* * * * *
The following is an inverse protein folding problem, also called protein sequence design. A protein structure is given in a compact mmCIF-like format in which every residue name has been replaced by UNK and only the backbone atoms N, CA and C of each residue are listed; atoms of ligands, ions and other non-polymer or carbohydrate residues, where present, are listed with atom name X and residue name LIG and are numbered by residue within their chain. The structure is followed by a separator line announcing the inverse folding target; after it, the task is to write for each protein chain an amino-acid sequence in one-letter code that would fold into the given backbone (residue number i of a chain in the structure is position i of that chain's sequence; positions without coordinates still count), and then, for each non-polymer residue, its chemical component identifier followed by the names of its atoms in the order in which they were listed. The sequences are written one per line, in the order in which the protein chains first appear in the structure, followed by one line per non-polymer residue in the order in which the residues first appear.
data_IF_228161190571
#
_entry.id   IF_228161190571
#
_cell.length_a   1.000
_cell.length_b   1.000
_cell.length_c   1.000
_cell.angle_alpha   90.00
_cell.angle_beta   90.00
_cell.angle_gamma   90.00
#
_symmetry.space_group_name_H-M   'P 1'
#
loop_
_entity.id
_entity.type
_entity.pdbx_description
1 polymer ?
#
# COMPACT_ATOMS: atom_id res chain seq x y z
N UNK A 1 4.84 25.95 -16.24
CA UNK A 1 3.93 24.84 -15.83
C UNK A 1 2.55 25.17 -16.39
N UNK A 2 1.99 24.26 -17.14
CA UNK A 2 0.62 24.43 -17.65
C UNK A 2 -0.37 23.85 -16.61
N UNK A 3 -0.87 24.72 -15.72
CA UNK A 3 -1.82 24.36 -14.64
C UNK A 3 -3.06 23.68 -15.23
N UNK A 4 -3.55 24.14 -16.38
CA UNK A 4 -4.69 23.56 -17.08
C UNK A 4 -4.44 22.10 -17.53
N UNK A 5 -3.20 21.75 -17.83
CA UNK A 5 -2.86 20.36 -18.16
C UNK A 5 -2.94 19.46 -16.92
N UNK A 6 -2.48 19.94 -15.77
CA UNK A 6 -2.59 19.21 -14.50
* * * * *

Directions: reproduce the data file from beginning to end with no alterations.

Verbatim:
The following is an inverse protein folding problem, also called protein sequence design. A protein structure is given in a compact mmCIF-like format in which every residue name has been replaced by UNK and only the backbone atoms N, CA and C of each residue are listed; atoms of ligands, ions and other non-polymer or carbohydrate residues, where present, are listed with atom name X and residue name LIG and are numbered by residue within their chain. The structure is followed by a separator line announcing the inverse folding target; after it, the task is to write for each protein chain an amino-acid sequence in one-letter code that would fold into the given backbone (residue number i of a chain in the structure is position i of that chain's sequence; positions without coordinates still count), and then, for each non-polymer residue, its chemical component identifier followed by the names of its atoms in the order in which they were listed. The sequences are written one per line, in the order in which the protein chains first appear in the structure, followed by one line per non-polymer residue in the order in which the residues first appear.
data_IF_228161190571
#
_entry.id   IF_228161190571
#
_cell.length_a   1.000
_cell.length_b   1.000
_cell.length_c   1.000
_cell.angle_alpha   90.00
_cell.angle_beta   90.00
_cell.angle_gamma   90.00
#
_symmetry.space_group_name_H-M   'P 1'
#
loop_
_entity.id
_entity.type
_entity.pdbx_description
1 polymer ?
#
# COMPACT_ATOMS: atom_id res chain seq x y z
N UNK A 1 4.84 25.95 -16.24
CA UNK A 1 3.93 24.84 -15.83
C UNK A 1 2.55 25.17 -16.39
N UNK A 2 1.99 24.26 -17.14
CA UNK A 2 0.62 24.43 -17.65
C UNK A 2 -0.37 23.85 -16.61
N UNK A 3 -0.87 24.72 -15.72
CA UNK A 3 -1.82 24.36 -14.64
C UNK A 3 -3.06 23.68 -15.23
N UNK A 4 -3.55 24.14 -16.38
CA UNK A 4 -4.69 23.56 -17.08
C UNK A 4 -4.44 22.10 -17.53
N UNK A 5 -3.20 21.75 -17.83
CA UNK A 5 -2.86 20.36 -18.16
C UNK A 5 -2.94 19.46 -16.92
N UNK A 6 -2.48 19.94 -15.77
CA UNK A 6 -2.59 19.21 -14.50